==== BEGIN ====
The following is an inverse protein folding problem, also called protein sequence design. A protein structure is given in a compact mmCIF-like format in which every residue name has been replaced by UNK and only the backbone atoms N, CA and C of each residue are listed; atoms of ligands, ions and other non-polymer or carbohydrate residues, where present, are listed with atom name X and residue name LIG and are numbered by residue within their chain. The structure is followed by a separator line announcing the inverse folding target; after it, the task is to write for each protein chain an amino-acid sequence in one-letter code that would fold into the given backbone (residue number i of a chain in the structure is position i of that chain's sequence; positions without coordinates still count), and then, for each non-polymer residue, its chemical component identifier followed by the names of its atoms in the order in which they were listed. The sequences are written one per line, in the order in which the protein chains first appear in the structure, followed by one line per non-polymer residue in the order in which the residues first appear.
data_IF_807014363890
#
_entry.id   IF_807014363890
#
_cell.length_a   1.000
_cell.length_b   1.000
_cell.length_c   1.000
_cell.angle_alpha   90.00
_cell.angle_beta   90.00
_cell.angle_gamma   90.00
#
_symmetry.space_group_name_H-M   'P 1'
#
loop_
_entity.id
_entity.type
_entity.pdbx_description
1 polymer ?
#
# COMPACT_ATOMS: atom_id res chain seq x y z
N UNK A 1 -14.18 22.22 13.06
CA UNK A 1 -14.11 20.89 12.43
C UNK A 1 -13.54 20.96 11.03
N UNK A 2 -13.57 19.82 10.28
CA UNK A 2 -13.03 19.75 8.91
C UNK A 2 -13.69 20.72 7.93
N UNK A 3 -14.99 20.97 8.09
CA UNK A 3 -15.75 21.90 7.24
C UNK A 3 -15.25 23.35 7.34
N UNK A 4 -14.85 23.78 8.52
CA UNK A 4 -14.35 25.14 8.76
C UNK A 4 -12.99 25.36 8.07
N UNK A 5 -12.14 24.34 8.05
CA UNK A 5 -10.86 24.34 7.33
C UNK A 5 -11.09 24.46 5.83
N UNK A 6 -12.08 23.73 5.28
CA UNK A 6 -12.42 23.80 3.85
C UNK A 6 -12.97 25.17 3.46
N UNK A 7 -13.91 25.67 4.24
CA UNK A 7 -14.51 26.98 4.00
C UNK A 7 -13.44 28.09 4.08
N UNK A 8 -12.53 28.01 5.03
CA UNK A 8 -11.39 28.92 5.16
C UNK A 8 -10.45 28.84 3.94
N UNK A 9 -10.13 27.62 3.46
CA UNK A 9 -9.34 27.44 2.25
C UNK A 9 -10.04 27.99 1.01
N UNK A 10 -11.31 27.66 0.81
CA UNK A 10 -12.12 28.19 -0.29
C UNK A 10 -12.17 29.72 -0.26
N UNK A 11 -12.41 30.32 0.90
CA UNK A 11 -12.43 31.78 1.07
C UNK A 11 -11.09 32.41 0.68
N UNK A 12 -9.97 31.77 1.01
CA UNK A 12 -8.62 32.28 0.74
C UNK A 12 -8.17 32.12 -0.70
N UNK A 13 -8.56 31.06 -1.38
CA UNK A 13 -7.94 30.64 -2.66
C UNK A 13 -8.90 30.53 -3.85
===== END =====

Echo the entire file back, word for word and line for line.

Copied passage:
The following is an inverse protein folding problem, also called protein sequence design. A protein structure is given in a compact mmCIF-like format in which every residue name has been replaced by UNK and only the backbone atoms N, CA and C of each residue are listed; atoms of ligands, ions and other non-polymer or carbohydrate residues, where present, are listed with atom name X and residue name LIG and are numbered by residue within their chain. The structure is followed by a separator line announcing the inverse folding target; after it, the task is to write for each protein chain an amino-acid sequence in one-letter code that would fold into the given backbone (residue number i of a chain in the structure is position i of that chain's sequence; positions without coordinates still count), and then, for each non-polymer residue, its chemical component identifier followed by the names of its atoms in the order in which they were listed. The sequences are written one per line, in the order in which the protein chains first appear in the structure, followed by one line per non-polymer residue in the order in which the residues first appear.
data_IF_807014363890
#
_entry.id   IF_807014363890
#
_cell.length_a   1.000
_cell.length_b   1.000
_cell.length_c   1.000
_cell.angle_alpha   90.00
_cell.angle_beta   90.00
_cell.angle_gamma   90.00
#
_symmetry.space_group_name_H-M   'P 1'
#
loop_
_entity.id
_entity.type
_entity.pdbx_description
1 polymer ?
#
# COMPACT_ATOMS: atom_id res chain seq x y z
N UNK A 1 -14.18 22.22 13.06
CA UNK A 1 -14.11 20.89 12.43
C UNK A 1 -13.54 20.96 11.03
N UNK A 2 -13.57 19.82 10.28
CA UNK A 2 -13.03 19.75 8.91
C UNK A 2 -13.69 20.72 7.93
N UNK A 3 -14.99 20.97 8.09
CA UNK A 3 -15.75 21.90 7.24
C UNK A 3 -15.25 23.35 7.34
N UNK A 4 -14.85 23.78 8.52
CA UNK A 4 -14.35 25.14 8.76
C UNK A 4 -12.99 25.36 8.07
N UNK A 5 -12.14 24.34 8.05
CA UNK A 5 -10.86 24.34 7.33
C UNK A 5 -11.09 24.46 5.83
N UNK A 6 -12.08 23.73 5.28
CA UNK A 6 -12.42 23.80 3.85
C UNK A 6 -12.97 25.17 3.46
N UNK A 7 -13.91 25.67 4.24
CA UNK A 7 -14.51 26.98 4.00
C UNK A 7 -13.44 28.09 4.08
N UNK A 8 -12.53 28.01 5.03
CA UNK A 8 -11.39 28.92 5.16
C UNK A 8 -10.45 28.84 3.94
N UNK A 9 -10.13 27.62 3.46
CA UNK A 9 -9.34 27.44 2.25
C UNK A 9 -10.04 27.99 1.01
N UNK A 10 -11.31 27.66 0.81
CA UNK A 10 -12.12 28.19 -0.29
C UNK A 10 -12.17 29.72 -0.26
N UNK A 11 -12.41 30.32 0.90
CA UNK A 11 -12.43 31.78 1.07
C UNK A 11 -11.09 32.41 0.68
N UNK A 12 -9.97 31.77 1.01
CA UNK A 12 -8.62 32.28 0.74
C UNK A 12 -8.17 32.12 -0.70
N UNK A 13 -8.56 31.06 -1.38
CA UNK A 13 -7.94 30.64 -2.66
C UNK A 13 -8.90 30.53 -3.85